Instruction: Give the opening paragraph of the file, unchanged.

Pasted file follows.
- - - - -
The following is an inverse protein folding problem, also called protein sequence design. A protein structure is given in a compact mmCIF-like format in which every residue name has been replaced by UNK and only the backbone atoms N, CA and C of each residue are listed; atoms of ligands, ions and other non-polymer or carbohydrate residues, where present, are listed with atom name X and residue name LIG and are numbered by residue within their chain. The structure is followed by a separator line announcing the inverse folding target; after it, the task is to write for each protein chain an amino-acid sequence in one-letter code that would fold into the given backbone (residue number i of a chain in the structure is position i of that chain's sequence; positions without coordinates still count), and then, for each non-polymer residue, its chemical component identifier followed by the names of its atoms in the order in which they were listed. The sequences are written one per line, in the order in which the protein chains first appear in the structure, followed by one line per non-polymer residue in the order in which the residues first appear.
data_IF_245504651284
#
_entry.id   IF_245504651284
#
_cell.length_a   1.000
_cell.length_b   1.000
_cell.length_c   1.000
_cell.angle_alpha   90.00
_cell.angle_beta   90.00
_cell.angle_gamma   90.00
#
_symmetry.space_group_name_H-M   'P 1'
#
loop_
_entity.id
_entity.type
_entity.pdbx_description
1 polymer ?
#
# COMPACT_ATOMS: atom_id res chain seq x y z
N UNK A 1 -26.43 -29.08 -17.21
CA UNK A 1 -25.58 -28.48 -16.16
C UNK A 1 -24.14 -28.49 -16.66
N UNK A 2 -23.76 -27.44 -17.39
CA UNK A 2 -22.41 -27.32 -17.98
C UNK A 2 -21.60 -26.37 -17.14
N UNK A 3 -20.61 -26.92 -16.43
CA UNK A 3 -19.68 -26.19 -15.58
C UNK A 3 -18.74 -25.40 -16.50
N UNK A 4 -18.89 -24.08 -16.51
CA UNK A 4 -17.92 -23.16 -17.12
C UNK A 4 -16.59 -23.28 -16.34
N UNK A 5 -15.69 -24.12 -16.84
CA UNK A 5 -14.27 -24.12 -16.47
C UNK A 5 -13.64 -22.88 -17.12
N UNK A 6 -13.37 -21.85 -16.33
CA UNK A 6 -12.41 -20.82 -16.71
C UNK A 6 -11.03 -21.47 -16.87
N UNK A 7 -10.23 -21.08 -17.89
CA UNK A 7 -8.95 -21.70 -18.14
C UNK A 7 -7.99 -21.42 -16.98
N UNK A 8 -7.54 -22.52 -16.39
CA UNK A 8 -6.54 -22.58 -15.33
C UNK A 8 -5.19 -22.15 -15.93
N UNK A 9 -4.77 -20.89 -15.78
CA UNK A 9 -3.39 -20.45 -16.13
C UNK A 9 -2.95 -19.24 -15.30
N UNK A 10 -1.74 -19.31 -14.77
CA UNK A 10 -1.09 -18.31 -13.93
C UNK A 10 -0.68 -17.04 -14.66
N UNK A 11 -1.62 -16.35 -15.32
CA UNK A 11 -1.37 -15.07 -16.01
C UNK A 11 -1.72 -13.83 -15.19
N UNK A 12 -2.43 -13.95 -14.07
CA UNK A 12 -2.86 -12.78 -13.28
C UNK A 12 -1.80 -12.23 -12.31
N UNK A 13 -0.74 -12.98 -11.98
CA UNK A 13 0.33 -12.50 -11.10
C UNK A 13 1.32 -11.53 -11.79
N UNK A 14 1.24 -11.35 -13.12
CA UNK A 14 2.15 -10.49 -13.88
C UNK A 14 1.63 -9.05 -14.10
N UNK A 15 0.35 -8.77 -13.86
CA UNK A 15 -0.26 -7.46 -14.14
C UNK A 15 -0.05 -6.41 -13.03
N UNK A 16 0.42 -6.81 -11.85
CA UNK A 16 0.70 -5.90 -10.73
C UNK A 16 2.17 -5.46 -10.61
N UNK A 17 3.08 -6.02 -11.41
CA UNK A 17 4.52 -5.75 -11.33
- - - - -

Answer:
The following is an inverse protein folding problem, also called protein sequence design. A protein structure is given in a compact mmCIF-like format in which every residue name has been replaced by UNK and only the backbone atoms N, CA and C of each residue are listed; atoms of ligands, ions and other non-polymer or carbohydrate residues, where present, are listed with atom name X and residue name LIG and are numbered by residue within their chain. The structure is followed by a separator line announcing the inverse folding target; after it, the task is to write for each protein chain an amino-acid sequence in one-letter code that would fold into the given backbone (residue number i of a chain in the structure is position i of that chain's sequence; positions without coordinates still count), and then, for each non-polymer residue, its chemical component identifier followed by the names of its atoms in the order in which they were listed. The sequences are written one per line, in the order in which the protein chains first appear in the structure, followed by one line per non-polymer residue in the order in which the residues first appear.